Questions About Lectins
What Does A Lectin Look Like?
What does a lectin look like? What is its composition? Molecular weight?
Since the 1880's, it has been known that extracts from certain plants could agglutinate red blood cells. In the 1940's, agglutinins were discovered which could "select" types of cells based on their blood group activities. Although "lectin" was originally coined to define agglutinins which could discriminate among types of red blood cells, today the term is used more generally and includes sugar-binding proteins from many sources regardless of their ability to agglutinate cells. Lectins have been found in plants, viruses, microorganisms and animals, but despite their ubiquity, their function in nature is unclear. Although lectins share the common property of binding to defined sugar structures, their roles in various organisms are not likely to be the same. Here is a link to a neat lectin visualization tool I coded a while back that shows the various lectin families.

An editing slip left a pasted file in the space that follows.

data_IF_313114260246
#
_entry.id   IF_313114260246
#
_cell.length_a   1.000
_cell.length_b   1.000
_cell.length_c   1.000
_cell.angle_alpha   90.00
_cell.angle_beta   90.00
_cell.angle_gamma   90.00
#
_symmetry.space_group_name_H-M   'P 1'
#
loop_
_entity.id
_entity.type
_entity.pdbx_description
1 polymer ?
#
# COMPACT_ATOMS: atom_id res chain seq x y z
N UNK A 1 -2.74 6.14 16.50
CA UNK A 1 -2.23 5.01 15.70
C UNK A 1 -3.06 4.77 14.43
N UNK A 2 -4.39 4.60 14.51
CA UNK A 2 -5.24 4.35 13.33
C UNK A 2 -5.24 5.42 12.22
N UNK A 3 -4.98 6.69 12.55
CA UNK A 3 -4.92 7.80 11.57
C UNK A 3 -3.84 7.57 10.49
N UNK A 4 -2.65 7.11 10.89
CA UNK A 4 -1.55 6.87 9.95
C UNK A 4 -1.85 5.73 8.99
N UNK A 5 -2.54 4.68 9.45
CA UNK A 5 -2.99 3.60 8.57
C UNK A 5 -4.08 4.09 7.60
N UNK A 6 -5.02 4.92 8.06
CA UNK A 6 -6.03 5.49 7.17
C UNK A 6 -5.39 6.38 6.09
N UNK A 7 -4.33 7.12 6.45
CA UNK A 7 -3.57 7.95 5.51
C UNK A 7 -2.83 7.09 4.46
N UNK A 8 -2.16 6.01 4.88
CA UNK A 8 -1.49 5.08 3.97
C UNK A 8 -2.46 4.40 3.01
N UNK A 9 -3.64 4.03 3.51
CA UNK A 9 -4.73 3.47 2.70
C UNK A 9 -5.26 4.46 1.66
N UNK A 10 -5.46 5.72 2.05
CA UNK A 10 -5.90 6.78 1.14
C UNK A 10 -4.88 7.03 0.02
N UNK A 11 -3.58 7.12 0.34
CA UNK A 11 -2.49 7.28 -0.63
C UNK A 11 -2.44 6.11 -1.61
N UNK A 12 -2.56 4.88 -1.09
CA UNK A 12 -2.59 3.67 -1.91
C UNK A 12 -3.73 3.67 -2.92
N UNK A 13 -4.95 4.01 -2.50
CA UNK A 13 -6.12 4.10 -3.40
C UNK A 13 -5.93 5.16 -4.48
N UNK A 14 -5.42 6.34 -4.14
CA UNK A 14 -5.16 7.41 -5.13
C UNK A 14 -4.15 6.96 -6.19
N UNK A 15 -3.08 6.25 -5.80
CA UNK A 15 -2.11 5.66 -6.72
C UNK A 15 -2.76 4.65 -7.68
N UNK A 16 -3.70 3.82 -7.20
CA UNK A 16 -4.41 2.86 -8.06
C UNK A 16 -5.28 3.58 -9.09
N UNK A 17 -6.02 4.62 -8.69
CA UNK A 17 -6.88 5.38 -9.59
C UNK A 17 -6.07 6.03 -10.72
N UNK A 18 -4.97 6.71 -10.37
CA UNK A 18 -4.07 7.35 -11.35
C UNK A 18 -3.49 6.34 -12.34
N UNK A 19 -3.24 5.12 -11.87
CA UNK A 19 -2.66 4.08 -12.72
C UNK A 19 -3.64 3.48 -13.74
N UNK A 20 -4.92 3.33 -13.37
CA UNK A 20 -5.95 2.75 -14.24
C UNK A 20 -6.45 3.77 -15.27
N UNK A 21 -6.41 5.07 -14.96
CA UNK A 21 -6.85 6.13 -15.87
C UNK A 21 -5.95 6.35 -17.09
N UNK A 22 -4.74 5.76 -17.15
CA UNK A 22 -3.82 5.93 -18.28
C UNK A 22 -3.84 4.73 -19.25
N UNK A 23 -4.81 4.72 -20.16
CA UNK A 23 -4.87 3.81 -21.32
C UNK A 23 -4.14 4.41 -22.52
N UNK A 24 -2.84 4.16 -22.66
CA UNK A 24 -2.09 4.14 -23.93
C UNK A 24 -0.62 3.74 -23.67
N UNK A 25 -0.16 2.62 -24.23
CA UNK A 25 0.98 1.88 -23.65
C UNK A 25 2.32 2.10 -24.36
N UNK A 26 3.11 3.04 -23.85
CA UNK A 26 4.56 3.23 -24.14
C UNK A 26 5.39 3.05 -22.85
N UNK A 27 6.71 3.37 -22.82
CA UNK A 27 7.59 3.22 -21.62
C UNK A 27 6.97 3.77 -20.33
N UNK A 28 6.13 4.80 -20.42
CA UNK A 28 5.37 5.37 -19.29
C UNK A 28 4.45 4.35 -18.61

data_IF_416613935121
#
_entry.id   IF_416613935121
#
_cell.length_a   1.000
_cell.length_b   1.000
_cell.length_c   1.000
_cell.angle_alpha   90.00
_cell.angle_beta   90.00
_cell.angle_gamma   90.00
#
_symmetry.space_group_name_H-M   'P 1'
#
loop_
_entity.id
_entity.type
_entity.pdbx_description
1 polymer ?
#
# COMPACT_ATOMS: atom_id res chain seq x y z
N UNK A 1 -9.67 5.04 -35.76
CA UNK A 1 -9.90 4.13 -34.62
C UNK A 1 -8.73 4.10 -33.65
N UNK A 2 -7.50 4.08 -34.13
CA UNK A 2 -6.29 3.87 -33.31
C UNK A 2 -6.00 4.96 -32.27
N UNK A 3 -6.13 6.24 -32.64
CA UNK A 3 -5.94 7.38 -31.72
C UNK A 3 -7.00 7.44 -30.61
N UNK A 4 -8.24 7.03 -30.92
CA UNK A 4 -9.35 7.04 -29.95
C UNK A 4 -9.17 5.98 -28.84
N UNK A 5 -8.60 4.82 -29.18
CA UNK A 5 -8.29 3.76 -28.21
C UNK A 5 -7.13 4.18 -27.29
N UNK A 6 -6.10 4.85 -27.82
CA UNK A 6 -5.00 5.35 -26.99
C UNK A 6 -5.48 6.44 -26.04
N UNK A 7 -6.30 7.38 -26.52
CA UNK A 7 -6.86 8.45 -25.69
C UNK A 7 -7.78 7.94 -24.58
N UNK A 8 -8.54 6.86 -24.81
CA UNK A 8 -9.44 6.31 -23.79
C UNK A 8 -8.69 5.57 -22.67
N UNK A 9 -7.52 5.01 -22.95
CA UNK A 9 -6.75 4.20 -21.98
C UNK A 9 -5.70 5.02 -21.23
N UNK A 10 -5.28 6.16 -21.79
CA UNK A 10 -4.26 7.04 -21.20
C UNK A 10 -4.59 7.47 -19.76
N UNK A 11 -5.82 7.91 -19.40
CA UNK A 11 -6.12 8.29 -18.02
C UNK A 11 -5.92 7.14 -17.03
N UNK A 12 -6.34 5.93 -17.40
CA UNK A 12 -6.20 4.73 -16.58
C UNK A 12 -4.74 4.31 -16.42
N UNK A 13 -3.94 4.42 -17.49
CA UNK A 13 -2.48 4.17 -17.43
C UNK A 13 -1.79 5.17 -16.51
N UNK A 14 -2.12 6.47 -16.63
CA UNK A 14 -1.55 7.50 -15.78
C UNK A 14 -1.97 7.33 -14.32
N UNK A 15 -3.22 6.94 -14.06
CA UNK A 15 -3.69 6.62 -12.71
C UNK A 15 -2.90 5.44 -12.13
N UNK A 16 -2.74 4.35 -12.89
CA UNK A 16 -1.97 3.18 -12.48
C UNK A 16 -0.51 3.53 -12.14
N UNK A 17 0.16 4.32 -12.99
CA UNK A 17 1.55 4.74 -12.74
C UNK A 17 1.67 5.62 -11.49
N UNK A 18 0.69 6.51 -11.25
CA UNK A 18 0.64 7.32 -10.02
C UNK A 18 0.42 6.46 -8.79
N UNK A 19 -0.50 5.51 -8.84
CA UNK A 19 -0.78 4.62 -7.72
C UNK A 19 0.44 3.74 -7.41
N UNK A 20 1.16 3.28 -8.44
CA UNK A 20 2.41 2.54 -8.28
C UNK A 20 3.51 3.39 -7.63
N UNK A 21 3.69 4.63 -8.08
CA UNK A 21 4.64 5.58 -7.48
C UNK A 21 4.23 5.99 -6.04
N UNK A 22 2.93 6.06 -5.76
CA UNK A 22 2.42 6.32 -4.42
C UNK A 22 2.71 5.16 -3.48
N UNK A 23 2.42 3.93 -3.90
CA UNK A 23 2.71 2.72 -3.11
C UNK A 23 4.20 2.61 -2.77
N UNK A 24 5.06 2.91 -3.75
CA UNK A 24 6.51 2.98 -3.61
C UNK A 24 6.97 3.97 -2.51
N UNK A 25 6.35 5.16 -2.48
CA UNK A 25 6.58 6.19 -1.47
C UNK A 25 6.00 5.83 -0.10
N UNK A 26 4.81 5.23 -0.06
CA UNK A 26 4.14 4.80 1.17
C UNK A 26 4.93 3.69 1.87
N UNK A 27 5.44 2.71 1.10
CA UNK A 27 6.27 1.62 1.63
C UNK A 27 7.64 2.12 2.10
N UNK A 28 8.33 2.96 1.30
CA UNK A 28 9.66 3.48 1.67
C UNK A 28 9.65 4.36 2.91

Lectins are structurally diverse; examination of the amino acid sequence, molecular size and other molecular properties show that lectins have little in common other than they are all proteins. For example soybean agglutinin is a glycoproteln with no di-sulphide bond; Its molecular weight is 120,000, It consists of four subunits and has two binding sites.
Soy Bean Agglutinin (image courtesy nih.gov)
Wheat germ agglutinin is not a glycoprotein and is rich in di-sulphide bonds with a molecular weight of 36,000, It has two identical subunits and four binding sites for sugars.
Wheat Germ Agglutinin (image courtesy nih.gov)
Thus we can see that lectins don't have much in common with each other (soy bean lectin is four times bigger than wheat germ lectins!) besides the ability to bind to specific glyco-conjugates, such as the ABO blood groups.
There is a lot of misinformation on the internet about lectins and their actions on the body; from nutrition authorities ignorant of the literature who claim that they have no effect, to non-medical (and occasionally medical) sources who ascribe to them a scope and significance they do not possess.
Lectins are not 'good' or 'bad'; they can assume different roles in different people. In some instances, for example, a hammer is a very useful tool; in others its use can result in a bruised thumb. It is only when we know the exact actions of the lectin and the characteristics of the target tissue in question that we can make a qualified judgement about its effects and importance.